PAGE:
A warning from the side of the Society of Motor Manufacturers and Traders has come out concerning Britain’s motor industry saying that it is going to experience a total 2-year fall in sales of about 11% in 2018. The trade body mentions that British car makers are pushing an agreement between EU and the UK by the end of the first quarter so that it can end the transitional phase of Brexit.
SMMT in this matter:
The figures from SMMT are clear that the new car sales have shown a total drop of 5.7% from the figures of 2016 in the UK. A drop of about 5 to 7 percent in the car sales has been forecasted for 2018. The reports are showing that this type of drop in car sales was not witnessed after 2009. Last year the drop in total car sales were reported as by 6.8% in private car sales, 7.7% for business purposes, a car bought for hire firms were dropped by 4.4%.
A potential threat has been found after this condition of the UK’s manufacturing base and if this situation is not handled with sooner then it will affect thousands of jobs, local communities and also millions of pound earned through exports of cars. This is also delaying the investment decisions. It is exactly what calls for a clarified agreement to deal this transition phase for the Uk and EU.
Drop in the diesel car sales:
SMMT has mentioned that in this confusing situation, consumers are “sitting on their hands” until this matter is resolved especially the matter including taxation.
A drop in the diesel car sales is also noticed with 31% in December 2017 from the same month of 2016. It is likely to increase the crisis that is being faced by the motor industry after the incidents like emission of Volkswagen for fixing affairs, the uncertainties of the office of policy towards diesel vehicles of the Government including fuel, tax, parking restrictions and extra congestion fees etc.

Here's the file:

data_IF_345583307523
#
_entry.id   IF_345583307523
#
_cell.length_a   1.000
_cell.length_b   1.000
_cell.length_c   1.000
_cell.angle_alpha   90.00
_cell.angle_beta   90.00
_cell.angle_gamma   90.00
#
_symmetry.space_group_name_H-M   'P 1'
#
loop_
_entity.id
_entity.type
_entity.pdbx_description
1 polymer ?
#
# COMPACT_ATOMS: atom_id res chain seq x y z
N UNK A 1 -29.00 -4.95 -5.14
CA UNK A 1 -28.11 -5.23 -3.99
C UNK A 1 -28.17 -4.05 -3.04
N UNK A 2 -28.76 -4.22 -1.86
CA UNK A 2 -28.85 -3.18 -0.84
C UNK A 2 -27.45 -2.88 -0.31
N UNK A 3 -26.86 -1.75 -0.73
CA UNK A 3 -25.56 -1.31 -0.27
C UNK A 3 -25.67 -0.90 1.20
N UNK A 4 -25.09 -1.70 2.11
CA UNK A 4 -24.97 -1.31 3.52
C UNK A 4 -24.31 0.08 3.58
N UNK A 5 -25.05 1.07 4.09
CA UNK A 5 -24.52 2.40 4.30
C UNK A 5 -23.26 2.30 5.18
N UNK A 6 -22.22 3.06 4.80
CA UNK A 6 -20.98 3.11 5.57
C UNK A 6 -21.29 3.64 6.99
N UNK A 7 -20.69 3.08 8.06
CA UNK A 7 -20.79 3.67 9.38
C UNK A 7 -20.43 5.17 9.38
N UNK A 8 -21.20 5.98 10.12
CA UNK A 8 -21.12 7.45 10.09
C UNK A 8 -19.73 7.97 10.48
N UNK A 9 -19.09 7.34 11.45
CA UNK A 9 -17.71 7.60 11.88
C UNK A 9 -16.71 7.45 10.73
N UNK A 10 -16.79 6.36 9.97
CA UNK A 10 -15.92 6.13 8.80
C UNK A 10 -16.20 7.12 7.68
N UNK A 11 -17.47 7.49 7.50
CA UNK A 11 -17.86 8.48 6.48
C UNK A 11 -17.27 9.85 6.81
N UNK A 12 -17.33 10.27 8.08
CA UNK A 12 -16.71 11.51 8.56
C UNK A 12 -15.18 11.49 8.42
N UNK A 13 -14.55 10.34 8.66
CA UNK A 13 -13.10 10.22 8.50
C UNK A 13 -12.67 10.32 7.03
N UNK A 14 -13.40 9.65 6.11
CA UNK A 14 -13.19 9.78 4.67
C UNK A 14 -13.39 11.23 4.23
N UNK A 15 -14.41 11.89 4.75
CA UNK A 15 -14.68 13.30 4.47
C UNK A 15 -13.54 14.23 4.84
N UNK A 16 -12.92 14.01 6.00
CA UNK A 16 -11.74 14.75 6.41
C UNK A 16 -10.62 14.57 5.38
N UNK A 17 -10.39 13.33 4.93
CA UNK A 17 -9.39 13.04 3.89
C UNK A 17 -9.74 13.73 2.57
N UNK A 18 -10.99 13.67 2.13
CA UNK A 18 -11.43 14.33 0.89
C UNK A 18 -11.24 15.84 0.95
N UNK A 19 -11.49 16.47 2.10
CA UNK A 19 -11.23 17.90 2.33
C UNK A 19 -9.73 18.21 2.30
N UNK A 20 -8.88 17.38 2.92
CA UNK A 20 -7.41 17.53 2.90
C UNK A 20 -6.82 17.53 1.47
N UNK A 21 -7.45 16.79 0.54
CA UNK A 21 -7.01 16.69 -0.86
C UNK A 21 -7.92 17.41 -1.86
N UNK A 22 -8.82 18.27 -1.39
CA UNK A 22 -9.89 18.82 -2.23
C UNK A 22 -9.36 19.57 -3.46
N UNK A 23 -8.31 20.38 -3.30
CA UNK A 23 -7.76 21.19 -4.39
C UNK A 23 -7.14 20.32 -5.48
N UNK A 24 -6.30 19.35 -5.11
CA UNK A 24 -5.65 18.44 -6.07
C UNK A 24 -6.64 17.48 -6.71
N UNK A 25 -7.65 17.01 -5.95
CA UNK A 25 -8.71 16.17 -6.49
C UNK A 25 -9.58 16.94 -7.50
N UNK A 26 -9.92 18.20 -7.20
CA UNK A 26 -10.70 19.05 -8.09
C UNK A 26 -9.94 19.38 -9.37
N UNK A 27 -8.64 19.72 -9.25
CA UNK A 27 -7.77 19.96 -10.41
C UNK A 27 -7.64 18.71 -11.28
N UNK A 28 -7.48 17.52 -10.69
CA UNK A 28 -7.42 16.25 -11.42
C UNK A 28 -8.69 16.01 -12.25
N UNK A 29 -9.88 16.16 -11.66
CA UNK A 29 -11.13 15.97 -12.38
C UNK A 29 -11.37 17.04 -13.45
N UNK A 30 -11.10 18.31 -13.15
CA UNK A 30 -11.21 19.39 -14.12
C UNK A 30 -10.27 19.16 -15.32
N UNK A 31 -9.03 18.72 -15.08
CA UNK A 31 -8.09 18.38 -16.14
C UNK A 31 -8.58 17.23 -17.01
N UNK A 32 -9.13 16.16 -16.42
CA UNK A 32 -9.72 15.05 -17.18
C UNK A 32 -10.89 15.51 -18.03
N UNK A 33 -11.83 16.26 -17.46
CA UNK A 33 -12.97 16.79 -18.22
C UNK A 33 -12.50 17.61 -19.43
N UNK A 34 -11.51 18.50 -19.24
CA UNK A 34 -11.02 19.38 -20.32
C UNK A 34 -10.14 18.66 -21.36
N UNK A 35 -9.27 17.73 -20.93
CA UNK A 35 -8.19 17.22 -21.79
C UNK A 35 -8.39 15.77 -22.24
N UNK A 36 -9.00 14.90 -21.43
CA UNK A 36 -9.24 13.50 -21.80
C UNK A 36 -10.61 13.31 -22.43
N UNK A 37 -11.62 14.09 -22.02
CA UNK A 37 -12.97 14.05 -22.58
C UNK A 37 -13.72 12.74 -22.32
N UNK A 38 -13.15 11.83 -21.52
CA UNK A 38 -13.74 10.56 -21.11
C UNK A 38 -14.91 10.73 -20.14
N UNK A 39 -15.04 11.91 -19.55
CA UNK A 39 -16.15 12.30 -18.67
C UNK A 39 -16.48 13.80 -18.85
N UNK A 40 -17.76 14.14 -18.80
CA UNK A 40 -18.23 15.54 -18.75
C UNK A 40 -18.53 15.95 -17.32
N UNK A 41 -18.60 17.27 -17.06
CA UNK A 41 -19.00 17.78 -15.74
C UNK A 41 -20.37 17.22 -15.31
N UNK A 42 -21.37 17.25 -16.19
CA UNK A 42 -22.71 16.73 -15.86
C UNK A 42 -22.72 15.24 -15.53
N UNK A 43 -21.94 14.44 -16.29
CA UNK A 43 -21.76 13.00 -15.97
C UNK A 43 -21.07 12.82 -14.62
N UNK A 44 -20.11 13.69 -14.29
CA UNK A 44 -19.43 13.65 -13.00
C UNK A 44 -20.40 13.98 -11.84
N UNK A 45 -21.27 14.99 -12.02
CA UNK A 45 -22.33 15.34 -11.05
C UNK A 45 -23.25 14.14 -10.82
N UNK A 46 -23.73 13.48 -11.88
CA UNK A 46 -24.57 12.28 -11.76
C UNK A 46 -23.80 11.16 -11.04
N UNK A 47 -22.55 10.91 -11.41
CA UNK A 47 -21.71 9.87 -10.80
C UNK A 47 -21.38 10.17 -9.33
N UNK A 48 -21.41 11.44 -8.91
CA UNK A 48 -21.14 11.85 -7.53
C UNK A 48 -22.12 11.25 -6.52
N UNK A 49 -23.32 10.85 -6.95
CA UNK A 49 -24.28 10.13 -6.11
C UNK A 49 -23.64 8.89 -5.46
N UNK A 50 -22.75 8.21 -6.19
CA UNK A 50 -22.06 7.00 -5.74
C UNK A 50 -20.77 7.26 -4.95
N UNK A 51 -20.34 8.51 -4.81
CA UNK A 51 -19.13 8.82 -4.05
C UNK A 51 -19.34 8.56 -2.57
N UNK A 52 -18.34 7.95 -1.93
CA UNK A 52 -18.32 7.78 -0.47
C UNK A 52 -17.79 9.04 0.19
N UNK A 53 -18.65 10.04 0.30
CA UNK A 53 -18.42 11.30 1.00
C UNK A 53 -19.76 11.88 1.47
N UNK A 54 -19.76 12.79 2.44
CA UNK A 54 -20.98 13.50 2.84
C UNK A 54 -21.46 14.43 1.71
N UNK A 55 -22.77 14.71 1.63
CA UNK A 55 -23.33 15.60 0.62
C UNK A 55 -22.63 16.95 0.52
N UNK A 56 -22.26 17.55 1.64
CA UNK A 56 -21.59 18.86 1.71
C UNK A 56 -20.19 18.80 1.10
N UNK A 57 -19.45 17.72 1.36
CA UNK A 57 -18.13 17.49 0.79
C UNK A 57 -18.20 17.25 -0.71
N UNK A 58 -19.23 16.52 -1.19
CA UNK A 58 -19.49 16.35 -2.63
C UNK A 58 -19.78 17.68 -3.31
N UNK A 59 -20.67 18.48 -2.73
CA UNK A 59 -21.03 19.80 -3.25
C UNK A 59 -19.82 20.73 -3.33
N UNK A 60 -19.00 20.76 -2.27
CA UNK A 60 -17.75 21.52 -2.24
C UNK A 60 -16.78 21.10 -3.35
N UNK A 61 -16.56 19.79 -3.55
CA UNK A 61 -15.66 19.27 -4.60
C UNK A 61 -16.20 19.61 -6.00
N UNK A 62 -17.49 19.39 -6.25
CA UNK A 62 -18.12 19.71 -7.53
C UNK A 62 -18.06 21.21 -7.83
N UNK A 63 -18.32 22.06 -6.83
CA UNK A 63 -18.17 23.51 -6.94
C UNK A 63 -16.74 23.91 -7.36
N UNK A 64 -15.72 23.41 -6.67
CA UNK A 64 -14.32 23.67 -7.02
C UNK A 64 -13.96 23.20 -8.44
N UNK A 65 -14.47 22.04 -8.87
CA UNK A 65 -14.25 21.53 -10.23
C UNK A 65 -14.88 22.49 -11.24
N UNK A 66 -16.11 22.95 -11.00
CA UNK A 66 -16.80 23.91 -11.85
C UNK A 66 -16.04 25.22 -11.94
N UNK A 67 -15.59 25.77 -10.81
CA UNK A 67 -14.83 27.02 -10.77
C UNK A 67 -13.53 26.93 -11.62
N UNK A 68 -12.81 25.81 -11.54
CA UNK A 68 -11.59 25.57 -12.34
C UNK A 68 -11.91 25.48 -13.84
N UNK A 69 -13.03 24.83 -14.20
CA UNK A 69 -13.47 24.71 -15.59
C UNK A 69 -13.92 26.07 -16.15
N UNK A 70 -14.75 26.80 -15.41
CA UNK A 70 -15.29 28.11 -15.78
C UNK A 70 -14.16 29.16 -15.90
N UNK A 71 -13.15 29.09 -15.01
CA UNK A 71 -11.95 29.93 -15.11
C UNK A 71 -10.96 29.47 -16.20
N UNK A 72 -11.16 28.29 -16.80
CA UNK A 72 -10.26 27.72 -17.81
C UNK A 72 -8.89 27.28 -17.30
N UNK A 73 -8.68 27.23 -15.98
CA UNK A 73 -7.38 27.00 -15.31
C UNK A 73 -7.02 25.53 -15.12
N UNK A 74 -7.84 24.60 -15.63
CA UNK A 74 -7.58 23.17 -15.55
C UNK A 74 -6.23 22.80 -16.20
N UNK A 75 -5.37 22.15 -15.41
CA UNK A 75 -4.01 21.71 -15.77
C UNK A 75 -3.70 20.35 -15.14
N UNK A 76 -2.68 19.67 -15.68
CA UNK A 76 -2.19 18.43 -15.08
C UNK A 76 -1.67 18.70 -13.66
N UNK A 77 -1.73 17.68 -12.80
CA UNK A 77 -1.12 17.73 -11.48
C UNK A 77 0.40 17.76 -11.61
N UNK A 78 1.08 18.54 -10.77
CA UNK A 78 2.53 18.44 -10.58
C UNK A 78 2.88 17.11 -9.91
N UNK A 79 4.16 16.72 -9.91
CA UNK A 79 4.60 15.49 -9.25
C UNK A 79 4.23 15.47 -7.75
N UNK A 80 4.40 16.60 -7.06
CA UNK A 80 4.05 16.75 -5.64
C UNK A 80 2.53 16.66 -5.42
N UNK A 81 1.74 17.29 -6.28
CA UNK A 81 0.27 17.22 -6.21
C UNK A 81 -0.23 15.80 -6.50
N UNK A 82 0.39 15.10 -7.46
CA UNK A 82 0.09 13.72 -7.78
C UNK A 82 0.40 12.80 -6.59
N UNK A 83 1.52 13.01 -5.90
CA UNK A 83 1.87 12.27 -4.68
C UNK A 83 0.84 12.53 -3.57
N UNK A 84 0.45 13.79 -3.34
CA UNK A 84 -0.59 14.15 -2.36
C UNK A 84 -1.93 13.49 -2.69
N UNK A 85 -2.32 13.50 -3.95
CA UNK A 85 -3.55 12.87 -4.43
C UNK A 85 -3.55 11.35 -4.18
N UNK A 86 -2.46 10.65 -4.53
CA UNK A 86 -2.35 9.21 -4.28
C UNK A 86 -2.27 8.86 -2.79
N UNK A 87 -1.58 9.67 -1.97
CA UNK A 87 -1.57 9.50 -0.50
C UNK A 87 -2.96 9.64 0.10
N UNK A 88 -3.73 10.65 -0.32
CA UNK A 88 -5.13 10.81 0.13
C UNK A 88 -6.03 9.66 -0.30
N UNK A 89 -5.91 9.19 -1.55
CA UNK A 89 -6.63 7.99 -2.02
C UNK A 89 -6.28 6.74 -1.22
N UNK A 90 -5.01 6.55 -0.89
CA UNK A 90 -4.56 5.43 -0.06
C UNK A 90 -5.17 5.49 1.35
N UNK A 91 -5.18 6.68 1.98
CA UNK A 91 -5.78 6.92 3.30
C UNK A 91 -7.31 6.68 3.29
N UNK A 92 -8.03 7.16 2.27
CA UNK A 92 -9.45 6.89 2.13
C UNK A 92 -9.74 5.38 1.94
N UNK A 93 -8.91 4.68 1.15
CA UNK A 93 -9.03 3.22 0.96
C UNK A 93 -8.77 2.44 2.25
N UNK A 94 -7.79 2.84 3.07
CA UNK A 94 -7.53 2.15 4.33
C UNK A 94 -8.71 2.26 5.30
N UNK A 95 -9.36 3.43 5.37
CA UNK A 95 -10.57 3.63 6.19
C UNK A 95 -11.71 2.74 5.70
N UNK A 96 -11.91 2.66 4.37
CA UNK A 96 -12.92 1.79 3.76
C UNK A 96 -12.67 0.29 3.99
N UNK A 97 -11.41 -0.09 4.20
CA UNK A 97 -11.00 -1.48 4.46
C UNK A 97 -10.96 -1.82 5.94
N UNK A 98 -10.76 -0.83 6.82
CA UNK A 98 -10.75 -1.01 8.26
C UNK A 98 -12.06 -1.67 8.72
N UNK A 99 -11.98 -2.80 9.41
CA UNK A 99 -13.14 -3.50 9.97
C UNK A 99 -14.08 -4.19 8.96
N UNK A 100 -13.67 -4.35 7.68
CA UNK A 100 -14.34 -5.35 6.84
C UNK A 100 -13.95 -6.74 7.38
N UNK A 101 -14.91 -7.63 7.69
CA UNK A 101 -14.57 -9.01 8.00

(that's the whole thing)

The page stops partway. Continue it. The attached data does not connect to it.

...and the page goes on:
The problem worsens with environmental issues:
Chief executive of SMMT, Mike Hawes has mentioned that this “negativity” toward diesel should be stopped else it is going to affect the environment in worse possible ways. He says that to deal with this issue consumers are using much older and dirtier versions of diesel cars and not exchanging them with cleaner and up-to-date designs. This is worsening the CO2 pollution in the environment. “This is bad for the industry and bad for the environment,” he said.
In the same context, he had clearly rejected the idea of diesel scrapping. He said that there are definitely much better and cheaper ways available for gaining the same result like reducing congestion or the betterment of the traffic flow.
The other side of this problem:
On the other hand, this issue has made an impact on the sales of alternative fuel vehicles. In 2017, sales of hybrid types of pure electric vehicles are up to 4.7%. In the meantime, Hawes is looking for an improvement and calls for “consistent support over infrastructure.” He also praised Chancellor for approving £400m in the Budget of last November for different types of new charging points.